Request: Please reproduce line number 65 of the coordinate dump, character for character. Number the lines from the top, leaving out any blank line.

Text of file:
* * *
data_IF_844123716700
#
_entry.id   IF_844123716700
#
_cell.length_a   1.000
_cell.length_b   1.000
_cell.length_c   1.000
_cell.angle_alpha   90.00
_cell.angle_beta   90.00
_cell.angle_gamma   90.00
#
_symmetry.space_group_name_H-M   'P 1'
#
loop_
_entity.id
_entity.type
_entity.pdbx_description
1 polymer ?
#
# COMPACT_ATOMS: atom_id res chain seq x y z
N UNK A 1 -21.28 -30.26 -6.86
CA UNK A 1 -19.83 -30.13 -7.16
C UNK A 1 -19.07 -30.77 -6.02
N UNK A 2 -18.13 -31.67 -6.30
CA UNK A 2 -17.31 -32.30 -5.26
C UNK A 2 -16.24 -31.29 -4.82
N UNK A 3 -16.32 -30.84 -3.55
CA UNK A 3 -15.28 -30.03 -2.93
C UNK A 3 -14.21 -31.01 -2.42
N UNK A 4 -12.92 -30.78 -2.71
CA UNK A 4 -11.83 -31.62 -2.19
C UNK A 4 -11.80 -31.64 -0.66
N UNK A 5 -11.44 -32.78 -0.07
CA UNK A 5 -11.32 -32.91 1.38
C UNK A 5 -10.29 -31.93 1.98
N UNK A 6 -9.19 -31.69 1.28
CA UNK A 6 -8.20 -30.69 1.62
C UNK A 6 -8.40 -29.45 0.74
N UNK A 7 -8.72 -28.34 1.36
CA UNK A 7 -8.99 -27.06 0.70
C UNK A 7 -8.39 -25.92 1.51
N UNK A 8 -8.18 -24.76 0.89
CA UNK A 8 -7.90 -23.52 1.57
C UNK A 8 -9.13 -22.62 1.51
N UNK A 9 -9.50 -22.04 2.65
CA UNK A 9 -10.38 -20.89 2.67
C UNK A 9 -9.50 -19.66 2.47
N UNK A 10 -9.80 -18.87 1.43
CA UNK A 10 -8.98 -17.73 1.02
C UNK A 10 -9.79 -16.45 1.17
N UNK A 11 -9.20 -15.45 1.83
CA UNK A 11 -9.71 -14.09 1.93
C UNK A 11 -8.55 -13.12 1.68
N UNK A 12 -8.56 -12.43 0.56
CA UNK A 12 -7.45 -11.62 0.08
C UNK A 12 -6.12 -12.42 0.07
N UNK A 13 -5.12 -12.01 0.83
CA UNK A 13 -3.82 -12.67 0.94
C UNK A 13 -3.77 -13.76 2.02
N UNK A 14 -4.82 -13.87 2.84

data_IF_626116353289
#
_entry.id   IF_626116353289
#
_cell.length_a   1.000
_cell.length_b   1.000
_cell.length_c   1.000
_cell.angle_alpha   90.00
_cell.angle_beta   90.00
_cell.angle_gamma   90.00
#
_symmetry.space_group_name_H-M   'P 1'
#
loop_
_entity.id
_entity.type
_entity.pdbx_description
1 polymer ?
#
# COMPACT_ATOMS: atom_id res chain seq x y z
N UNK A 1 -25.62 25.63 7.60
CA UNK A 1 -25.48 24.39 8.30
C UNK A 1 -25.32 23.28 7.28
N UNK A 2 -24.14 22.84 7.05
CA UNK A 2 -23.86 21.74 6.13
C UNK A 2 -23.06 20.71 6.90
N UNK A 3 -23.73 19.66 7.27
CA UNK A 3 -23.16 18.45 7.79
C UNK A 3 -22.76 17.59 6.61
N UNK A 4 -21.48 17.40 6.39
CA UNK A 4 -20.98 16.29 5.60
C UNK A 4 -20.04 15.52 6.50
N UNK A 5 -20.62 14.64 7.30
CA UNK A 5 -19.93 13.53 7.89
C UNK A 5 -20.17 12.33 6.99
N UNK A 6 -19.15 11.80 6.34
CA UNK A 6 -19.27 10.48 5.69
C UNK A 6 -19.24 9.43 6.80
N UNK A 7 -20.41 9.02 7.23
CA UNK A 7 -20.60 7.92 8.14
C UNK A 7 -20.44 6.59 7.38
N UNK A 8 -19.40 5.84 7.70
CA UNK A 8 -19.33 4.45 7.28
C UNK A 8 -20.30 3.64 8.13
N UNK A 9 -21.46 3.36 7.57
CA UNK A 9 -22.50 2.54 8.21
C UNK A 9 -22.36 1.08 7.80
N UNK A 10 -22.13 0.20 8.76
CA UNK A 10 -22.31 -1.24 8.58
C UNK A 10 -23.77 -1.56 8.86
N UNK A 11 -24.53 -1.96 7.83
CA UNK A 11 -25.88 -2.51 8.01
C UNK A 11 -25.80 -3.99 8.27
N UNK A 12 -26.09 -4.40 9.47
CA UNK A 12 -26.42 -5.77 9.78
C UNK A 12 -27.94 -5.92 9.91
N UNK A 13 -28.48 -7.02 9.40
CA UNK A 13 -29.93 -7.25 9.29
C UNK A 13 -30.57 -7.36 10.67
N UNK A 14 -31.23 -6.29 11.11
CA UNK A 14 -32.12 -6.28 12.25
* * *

_cell.length_a   1.000